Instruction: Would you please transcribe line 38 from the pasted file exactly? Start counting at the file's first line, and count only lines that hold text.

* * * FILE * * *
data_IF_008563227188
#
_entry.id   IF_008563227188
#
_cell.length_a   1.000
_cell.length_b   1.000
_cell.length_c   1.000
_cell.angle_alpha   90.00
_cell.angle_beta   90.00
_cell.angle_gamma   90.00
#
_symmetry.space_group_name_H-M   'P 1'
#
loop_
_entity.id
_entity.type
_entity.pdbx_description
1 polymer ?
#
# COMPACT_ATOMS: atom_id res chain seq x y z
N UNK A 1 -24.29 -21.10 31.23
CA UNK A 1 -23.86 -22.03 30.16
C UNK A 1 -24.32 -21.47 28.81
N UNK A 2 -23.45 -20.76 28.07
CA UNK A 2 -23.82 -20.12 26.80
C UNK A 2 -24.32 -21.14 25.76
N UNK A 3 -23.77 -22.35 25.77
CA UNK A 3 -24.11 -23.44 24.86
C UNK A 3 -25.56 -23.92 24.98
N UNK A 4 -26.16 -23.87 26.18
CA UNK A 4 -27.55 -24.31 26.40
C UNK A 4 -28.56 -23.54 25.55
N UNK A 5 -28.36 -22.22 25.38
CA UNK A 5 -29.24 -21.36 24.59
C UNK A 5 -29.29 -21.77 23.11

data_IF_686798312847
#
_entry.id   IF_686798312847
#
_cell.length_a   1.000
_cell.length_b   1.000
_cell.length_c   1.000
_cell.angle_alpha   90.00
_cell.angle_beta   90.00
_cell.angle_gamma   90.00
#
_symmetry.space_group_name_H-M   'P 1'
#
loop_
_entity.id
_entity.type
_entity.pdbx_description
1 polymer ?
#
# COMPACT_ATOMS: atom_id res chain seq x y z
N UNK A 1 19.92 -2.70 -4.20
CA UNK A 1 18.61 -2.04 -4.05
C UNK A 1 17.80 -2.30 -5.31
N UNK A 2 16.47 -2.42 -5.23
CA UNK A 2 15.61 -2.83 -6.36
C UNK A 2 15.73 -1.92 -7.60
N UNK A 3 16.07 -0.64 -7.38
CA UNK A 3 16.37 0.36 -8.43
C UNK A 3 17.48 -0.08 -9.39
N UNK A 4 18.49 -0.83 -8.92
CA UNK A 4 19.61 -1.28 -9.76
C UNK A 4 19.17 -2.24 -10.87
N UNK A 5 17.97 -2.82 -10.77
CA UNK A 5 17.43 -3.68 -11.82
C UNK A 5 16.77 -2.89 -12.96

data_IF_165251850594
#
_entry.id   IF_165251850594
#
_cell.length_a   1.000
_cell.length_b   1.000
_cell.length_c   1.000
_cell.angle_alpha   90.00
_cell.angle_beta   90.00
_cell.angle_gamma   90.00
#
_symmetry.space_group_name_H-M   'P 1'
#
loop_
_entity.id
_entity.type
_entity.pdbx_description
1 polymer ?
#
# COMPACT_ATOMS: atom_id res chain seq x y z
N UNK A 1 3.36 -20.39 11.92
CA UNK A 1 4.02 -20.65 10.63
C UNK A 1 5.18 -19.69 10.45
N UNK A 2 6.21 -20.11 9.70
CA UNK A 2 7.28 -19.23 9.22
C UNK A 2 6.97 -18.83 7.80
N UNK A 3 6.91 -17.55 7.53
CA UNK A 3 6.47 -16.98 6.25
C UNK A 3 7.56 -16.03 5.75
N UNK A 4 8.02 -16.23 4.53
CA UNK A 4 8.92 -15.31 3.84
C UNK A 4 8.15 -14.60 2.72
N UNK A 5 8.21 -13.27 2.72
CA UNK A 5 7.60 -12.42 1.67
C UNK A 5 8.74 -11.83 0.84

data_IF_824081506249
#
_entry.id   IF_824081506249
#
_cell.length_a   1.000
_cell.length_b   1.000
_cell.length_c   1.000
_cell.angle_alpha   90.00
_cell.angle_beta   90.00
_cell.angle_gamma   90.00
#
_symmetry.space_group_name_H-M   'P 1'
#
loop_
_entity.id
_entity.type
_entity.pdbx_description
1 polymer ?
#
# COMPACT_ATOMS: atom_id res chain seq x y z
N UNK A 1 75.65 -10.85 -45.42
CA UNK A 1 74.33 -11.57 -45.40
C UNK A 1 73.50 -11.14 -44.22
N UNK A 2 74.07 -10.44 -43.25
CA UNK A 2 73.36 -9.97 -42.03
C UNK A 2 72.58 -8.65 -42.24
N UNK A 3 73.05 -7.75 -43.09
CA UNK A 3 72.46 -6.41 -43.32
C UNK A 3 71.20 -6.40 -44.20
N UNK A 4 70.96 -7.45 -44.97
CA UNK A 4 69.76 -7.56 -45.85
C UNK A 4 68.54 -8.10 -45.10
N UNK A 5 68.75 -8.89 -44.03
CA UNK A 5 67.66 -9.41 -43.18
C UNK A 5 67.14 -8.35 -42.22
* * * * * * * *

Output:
_entry.id   IF_686798312847